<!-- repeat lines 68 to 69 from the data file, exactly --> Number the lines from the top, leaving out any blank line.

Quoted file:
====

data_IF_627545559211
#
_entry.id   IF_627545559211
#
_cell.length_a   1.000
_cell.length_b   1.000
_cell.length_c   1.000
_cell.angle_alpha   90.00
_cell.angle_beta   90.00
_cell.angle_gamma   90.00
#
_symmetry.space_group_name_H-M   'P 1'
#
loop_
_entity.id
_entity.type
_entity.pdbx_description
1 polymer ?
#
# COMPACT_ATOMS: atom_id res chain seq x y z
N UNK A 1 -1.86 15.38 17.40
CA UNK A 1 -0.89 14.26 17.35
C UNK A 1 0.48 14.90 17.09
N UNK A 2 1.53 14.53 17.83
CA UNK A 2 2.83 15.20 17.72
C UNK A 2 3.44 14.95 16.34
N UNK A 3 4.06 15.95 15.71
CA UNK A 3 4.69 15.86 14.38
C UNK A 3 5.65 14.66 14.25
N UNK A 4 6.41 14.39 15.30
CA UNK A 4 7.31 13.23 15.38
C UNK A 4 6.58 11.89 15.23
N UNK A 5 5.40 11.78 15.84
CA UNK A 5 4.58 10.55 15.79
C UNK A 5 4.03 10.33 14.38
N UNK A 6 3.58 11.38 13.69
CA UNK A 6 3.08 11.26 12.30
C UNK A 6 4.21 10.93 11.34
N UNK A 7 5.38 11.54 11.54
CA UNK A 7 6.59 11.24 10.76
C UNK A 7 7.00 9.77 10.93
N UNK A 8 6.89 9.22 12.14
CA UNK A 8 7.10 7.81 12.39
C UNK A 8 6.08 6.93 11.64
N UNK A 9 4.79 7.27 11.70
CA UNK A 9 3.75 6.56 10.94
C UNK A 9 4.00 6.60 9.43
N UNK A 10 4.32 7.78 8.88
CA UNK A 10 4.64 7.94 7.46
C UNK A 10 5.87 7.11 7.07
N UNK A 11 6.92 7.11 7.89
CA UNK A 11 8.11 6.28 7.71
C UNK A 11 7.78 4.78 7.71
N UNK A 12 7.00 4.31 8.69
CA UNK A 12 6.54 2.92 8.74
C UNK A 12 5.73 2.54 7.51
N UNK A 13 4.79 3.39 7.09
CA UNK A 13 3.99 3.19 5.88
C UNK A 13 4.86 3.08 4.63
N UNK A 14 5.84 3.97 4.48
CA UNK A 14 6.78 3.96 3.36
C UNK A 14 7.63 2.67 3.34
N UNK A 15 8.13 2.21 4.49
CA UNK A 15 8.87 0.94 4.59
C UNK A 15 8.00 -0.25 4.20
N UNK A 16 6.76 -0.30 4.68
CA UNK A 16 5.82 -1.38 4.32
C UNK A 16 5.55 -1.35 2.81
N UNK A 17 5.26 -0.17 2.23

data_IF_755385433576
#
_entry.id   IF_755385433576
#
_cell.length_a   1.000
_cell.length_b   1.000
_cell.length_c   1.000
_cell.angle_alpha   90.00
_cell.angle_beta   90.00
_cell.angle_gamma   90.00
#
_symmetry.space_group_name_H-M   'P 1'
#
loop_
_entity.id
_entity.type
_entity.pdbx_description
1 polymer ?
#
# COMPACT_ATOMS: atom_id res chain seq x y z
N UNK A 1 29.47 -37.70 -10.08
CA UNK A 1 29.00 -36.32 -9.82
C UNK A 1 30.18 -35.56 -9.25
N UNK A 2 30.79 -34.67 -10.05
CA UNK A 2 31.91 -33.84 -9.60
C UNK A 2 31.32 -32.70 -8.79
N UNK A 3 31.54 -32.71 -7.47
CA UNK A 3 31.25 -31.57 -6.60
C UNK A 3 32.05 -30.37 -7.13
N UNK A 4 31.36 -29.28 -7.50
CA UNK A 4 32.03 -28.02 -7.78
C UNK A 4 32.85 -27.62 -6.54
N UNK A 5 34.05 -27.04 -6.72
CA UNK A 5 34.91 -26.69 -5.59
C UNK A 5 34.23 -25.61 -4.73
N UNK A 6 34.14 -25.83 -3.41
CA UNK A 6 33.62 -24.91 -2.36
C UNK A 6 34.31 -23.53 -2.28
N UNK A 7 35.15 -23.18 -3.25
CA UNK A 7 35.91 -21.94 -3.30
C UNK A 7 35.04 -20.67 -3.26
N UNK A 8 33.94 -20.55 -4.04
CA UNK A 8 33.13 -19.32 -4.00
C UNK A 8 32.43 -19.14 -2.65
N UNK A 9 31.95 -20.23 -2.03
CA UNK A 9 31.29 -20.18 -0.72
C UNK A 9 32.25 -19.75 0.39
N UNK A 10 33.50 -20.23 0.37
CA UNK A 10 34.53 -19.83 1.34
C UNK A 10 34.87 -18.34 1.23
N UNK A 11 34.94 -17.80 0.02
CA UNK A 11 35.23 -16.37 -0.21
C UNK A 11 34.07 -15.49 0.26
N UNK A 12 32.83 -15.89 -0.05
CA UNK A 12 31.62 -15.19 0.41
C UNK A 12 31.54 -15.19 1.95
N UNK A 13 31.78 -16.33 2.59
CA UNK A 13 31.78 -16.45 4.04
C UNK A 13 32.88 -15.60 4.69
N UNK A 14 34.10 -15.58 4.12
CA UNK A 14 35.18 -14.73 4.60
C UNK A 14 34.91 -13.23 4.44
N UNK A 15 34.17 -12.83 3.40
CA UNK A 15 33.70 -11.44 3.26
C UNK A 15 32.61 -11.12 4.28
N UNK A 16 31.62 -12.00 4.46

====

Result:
C UNK A 16 5.55 -1.35 2.81
N UNK A 17 5.26 -0.17 2.23